That is the reason that, regardless of what is going on in our lives, we can all celebrate Christmas with abandon. With the freedom and freely demonstrated hope of those who have been rescued by the sacrifice of a God who “contracted to a span, incomprehensibly made man”. We can follow Mary’s model of celebrating through treasuring all the circumstances of our lives regardless of what exactly those circumstances are.

This has been a year of transition for my family. Of birth, of death, of losses both public and private. Of hellos and goodbyes, of the closing off of chapters in our lives that will forevermore be inaccessible. The weight of everything is hard to process and impossible to find closure to. Yet, despite that, this Christmas season has been full of wonder. Not magic, magic is based on choosing the right snacks and creating the right holiday atmosphere but wonder. Wonder not only exists but thrives in the most difficult of places because it’s divinely planted and sustained by a God who supersedes times and circumstances.

Joy to the world, our Lord has come, welcomed by a donkey’s bray rather than a trumpet’s song, cradled by a manger’s hay rather than a palace’s warmth. The quiet of that long-ago Bethlehem night broken by a newborn’s cries and stained with the blood of a virgin all preceding the hurried pounding of shepherd’s staffs and the celebration of angels shouting to an oblivious world that their King had finally come.

And all of it, all of it was treasured in the heart of a girl who had sacrificed her body and her life to mother the Savior of the World.

May we treasure the circumstances of our lives the same way.

Have a wonder-full Christmas.

O ye beneath life’s crushing load,
Whose forms are bending low,
Who toil along the climbing way
With painful steps and slow;
Look now, for glad and golden hours
Come swiftly on the wing;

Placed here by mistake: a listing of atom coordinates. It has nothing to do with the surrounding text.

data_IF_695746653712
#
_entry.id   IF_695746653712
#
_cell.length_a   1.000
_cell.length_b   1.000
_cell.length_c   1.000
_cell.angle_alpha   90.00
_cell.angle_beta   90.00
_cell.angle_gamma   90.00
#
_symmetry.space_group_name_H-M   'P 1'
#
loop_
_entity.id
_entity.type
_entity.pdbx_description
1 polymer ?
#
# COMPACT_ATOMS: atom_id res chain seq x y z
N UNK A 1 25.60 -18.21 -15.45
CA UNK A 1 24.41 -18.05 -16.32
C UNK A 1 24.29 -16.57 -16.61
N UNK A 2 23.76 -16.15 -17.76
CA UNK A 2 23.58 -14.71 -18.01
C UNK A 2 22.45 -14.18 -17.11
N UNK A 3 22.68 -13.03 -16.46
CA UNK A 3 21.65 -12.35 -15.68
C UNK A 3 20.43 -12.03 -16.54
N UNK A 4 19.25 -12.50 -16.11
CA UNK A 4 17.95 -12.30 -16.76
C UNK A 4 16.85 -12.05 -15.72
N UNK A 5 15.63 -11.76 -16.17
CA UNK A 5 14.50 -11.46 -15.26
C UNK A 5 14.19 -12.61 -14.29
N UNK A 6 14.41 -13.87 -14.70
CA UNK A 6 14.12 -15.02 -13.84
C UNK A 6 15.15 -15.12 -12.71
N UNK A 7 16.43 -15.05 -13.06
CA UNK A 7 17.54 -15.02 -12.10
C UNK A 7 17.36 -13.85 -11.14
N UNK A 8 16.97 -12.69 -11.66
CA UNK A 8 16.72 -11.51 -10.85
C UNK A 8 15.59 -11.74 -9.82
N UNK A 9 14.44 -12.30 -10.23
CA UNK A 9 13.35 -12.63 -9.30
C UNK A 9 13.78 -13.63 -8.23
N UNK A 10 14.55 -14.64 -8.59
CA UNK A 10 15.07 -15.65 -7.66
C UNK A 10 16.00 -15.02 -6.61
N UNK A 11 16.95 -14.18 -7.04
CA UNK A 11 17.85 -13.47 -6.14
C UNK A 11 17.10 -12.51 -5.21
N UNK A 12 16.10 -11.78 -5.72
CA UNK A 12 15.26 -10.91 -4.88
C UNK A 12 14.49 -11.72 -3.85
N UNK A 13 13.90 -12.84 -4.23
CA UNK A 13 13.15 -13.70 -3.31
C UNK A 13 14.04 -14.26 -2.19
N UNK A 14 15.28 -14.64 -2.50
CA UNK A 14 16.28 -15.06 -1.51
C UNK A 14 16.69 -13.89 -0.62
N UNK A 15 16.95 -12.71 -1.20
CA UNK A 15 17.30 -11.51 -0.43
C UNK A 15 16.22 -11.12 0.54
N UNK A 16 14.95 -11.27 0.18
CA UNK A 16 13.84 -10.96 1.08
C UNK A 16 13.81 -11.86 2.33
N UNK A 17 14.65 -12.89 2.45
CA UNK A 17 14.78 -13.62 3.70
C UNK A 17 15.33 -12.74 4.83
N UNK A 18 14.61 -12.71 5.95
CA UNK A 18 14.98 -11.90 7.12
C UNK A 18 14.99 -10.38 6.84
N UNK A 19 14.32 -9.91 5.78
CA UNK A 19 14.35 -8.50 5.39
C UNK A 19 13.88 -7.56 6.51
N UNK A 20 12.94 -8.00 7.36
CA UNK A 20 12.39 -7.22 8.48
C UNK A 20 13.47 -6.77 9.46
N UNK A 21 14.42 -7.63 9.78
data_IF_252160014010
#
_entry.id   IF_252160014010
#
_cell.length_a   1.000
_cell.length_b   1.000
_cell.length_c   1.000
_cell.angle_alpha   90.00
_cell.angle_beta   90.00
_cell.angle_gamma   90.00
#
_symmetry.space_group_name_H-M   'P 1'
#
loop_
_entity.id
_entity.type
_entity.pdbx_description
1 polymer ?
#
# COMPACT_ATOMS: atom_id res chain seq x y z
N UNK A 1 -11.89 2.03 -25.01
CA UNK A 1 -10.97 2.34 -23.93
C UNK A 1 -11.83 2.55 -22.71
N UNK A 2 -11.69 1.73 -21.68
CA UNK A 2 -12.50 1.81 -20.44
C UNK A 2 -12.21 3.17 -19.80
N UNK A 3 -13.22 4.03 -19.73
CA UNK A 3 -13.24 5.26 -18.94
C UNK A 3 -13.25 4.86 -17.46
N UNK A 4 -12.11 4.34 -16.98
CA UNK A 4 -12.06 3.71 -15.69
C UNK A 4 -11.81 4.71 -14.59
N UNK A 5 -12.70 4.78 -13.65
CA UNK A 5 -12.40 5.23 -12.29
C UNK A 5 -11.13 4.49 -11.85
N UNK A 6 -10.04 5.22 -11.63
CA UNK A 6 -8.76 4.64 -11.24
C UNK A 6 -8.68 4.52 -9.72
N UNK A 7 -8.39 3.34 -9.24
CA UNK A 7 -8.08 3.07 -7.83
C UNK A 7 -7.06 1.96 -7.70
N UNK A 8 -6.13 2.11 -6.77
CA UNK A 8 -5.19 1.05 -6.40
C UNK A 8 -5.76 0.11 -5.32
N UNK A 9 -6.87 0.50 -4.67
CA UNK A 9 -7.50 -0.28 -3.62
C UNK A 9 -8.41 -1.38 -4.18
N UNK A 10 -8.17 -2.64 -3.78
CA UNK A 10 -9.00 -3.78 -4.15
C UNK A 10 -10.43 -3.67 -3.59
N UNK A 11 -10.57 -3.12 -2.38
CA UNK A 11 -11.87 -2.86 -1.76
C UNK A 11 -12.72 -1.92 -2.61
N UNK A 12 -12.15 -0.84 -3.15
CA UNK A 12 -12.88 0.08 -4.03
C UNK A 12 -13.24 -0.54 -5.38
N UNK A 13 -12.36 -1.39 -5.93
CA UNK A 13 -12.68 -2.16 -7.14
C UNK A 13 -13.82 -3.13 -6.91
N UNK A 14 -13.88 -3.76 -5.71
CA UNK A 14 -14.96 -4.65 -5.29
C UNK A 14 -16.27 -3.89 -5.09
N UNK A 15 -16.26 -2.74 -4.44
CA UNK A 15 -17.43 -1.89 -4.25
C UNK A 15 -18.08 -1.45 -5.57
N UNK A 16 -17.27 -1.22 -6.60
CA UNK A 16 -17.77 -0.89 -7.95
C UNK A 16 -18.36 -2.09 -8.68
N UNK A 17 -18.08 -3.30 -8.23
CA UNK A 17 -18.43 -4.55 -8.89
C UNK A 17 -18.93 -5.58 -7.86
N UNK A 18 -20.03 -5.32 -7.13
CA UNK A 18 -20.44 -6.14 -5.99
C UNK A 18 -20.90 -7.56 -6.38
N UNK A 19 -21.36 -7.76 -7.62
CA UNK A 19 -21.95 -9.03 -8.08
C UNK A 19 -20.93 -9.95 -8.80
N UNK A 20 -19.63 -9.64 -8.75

Oh rest beside the weary road
And hear the angels sing.

For lo! the days are hastening on,
By prophets seen of old,
When with the ever-circling years
Shall come the time foretold,
When the new heaven and earth shall own
The Prince of Peace, their King,
And the whole world send back the song
Which now the angels sing.

The Candle of Peace: The Bethlehem Candle

A baby. Bethlehem. A small, helpless infant made even more inconsequential by arriving on earth in a stable tucked in the heart of a town in the middle of nowhere. Second-best. At least that is our culture’s way of looking at it – identifying a lowly beginning in an insignificant town as the second-best way for life to begin.

However, what if, what if those seemingly accidental and undeniably humble surroundings were chosen because they preached the Gospel before the infant Jesus had learned his first word? Advent’s second Sunday is testimony to God’s love of the small, the lowly and the insignificant (although, really, isn’t that the focus of the whole Gospel story?). It’s testimony to a God who whispers “peace, be still” to a harried creation bent on getting everywhere faster and moving on to the next thing. the bigger thing. the better thing.

Choosing to live by the light of the candle of peace will necessarily limit your vision to anything that fits in the sphere of light surrounding it. It limits the rush, the commitments, the concern over other’s opinions, the fear, the anxiety, the need to control. There is simply no space left to focus on them when we rest in the freedom to care deeply about a few simple things.

This Christmas let’s choose to worship at the side of a lowly manger. To soak in the peace of God who embraces simple brokenness and brings the unfathomable riches of redemption to the outcast that is each of us.

Come, Thou long expected Jesus
Born to set Thy people free;
From our fears and sins release us,
Let us find our rest in Thee.
Israel’s Strength and Consolation,
Hope of all the earth Thou art;
Dear Desire of every nation,
Joy of every longing heart.

Born Thy people to deliver,
Born a child and yet a King,
Born to reign in us forever,
Now Thy gracious kingdom bring.
By Thine own eternal Spirit
Rule in all our hearts alone;
By Thine all sufficient merit,
Raise us to Thy glorious throne.